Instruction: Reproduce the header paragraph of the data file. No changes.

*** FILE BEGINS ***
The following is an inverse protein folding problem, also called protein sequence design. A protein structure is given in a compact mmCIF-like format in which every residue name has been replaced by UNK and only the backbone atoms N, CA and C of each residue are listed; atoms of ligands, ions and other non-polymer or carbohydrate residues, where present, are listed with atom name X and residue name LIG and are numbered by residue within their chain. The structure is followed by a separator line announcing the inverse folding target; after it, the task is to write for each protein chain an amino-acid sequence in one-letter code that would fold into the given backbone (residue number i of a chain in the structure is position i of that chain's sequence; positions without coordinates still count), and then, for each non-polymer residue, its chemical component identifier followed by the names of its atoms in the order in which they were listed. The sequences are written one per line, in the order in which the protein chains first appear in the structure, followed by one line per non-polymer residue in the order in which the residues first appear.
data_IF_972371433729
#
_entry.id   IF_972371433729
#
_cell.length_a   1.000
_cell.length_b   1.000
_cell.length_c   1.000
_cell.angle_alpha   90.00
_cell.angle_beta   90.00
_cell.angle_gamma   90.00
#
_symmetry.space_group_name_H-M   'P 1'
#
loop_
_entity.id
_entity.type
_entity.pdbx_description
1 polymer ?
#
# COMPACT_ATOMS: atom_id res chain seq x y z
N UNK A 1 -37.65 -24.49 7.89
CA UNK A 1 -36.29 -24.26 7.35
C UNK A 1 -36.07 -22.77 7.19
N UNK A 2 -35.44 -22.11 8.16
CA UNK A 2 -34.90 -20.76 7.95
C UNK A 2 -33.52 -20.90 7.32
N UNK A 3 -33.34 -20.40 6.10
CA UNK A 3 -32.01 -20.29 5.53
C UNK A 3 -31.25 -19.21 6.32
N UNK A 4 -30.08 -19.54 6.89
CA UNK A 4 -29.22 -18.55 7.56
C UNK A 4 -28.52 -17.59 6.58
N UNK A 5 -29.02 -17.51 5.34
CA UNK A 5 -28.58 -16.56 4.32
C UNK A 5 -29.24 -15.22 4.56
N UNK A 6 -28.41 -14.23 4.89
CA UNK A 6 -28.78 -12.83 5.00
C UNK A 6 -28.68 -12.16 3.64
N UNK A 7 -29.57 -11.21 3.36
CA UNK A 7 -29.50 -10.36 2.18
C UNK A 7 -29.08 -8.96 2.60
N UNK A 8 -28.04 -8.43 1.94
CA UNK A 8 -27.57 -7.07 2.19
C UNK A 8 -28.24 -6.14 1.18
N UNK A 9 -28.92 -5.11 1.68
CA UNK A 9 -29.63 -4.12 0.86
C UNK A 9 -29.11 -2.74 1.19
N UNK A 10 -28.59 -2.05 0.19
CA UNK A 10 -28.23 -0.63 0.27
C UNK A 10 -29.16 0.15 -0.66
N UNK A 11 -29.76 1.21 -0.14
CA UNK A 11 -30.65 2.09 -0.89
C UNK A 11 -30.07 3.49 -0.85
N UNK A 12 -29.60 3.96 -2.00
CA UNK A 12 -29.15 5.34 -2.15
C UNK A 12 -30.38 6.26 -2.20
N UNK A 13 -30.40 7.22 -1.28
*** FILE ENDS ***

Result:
The following is an inverse protein folding problem, also called protein sequence design. A protein structure is given in a compact mmCIF-like format in which every residue name has been replaced by UNK and only the backbone atoms N, CA and C of each residue are listed; atoms of ligands, ions and other non-polymer or carbohydrate residues, where present, are listed with atom name X and residue name LIG and are numbered by residue within their chain. The structure is followed by a separator line announcing the inverse folding target; after it, the task is to write for each protein chain an amino-acid sequence in one-letter code that would fold into the given backbone (residue number i of a chain in the structure is position i of that chain's sequence; positions without coordinates still count), and then, for each non-polymer residue, its chemical component identifier followed by the names of its atoms in the order in which they were listed. The sequences are written one per line, in the order in which the protein chains first appear in the structure, followed by one line per non-polymer residue in the order in which the residues first appear.